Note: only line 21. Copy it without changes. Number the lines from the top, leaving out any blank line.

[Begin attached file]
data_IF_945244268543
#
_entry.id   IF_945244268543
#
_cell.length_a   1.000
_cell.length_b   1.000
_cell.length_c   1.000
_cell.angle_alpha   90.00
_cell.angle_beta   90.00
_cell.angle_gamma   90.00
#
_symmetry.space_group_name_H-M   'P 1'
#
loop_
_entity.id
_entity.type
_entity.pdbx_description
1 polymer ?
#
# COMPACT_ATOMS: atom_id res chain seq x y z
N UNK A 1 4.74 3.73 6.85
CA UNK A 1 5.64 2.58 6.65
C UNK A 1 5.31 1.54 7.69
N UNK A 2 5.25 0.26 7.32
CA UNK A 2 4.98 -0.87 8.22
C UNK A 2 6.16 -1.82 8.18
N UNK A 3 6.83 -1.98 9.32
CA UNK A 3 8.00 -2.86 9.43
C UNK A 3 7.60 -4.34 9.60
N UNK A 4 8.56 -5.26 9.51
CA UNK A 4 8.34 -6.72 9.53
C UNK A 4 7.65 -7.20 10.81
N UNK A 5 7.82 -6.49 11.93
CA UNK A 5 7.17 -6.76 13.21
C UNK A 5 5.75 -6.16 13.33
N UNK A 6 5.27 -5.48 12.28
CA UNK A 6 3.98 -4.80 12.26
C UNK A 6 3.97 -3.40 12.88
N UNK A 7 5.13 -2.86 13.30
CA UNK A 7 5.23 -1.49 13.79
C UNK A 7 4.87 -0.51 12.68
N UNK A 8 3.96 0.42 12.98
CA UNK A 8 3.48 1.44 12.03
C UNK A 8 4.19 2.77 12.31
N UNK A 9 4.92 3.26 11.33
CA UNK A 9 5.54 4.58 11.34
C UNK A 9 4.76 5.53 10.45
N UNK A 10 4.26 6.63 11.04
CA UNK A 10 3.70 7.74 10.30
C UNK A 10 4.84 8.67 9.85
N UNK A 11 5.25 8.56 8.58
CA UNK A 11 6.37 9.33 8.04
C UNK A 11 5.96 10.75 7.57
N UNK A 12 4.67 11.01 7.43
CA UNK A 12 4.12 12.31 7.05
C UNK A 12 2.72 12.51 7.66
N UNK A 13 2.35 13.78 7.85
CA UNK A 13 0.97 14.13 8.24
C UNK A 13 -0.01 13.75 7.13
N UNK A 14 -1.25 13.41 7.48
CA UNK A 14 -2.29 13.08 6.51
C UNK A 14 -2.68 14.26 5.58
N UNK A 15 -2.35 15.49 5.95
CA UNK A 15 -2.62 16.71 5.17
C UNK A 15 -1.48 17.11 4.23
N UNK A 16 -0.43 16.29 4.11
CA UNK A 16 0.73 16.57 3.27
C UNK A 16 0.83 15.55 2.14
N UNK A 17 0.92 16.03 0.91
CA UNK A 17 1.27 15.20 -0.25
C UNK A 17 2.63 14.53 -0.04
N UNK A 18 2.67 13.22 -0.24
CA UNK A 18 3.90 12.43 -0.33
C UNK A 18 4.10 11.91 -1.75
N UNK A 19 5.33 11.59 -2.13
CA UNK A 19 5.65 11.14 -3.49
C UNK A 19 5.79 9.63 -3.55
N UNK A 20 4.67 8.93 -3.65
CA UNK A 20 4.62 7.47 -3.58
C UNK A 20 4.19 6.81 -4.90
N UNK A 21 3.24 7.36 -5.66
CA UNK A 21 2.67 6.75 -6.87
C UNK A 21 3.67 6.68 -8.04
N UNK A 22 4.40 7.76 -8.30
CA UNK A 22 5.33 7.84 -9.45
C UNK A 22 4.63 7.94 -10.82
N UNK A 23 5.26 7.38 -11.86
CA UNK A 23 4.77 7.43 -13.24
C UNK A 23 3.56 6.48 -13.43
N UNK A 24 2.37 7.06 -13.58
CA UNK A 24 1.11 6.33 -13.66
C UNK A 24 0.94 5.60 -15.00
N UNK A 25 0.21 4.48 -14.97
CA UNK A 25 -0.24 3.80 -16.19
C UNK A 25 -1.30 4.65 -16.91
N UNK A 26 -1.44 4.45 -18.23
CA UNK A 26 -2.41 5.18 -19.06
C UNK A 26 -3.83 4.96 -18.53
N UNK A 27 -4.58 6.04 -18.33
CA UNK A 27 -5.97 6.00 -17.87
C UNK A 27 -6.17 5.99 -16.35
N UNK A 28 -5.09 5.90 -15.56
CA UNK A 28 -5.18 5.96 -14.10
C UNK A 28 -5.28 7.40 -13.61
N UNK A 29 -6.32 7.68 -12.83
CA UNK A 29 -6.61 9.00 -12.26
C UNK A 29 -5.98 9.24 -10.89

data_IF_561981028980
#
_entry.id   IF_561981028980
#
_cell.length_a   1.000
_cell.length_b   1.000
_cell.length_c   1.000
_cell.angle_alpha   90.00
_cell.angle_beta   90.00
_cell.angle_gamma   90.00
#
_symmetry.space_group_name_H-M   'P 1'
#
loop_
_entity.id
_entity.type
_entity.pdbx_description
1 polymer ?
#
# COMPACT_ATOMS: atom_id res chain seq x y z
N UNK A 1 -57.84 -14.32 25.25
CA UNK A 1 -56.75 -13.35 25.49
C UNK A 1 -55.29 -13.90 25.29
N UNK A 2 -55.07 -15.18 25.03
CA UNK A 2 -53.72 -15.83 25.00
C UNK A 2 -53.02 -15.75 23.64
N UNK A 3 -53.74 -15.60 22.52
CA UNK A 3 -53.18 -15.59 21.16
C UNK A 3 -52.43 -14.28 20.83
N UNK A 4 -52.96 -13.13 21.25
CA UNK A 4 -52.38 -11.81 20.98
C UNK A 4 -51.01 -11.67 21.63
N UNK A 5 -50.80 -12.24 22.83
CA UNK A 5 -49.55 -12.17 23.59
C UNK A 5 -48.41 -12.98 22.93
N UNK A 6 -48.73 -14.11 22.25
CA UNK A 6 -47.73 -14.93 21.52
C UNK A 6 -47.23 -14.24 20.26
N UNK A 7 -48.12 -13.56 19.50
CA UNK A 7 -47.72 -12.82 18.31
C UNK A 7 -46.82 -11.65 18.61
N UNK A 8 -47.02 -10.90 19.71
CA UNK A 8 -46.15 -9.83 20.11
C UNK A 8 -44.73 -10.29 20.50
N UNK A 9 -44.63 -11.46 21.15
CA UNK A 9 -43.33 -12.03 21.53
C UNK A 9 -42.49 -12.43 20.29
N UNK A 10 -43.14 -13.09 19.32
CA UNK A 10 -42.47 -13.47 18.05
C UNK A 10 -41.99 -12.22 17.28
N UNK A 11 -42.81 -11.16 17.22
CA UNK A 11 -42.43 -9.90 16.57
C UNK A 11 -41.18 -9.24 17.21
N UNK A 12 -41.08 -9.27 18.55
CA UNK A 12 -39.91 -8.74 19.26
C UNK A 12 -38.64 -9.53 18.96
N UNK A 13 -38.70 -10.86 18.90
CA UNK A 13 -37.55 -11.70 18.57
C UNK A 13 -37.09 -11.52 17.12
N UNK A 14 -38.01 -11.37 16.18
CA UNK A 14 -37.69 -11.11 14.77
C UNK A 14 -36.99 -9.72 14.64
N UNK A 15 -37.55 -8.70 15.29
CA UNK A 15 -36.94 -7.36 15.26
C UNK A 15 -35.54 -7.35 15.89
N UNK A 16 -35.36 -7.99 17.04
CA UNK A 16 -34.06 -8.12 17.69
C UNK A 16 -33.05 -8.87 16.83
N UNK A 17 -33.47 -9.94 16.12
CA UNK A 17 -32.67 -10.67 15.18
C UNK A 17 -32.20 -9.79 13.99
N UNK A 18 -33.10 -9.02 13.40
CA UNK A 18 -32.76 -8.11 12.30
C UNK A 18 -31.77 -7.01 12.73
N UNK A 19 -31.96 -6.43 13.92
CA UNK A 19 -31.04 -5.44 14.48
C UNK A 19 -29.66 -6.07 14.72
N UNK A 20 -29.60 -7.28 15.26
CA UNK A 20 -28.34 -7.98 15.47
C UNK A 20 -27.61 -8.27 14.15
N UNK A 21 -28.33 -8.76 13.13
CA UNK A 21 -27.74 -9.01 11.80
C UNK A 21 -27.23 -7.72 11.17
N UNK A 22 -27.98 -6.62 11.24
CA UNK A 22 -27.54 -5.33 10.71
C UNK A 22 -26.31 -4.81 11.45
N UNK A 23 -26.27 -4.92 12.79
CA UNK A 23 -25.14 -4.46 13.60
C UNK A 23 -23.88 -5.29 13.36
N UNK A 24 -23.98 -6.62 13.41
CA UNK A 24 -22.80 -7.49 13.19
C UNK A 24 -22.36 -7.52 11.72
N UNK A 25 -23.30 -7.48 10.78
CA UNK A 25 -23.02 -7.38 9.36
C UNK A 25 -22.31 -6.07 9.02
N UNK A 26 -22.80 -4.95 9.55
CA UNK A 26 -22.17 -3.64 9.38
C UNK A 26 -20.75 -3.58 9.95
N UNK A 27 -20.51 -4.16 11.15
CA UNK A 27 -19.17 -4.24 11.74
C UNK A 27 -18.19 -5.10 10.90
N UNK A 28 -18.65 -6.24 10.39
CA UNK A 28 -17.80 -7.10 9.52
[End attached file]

N UNK A 1 4.74 3.73 6.85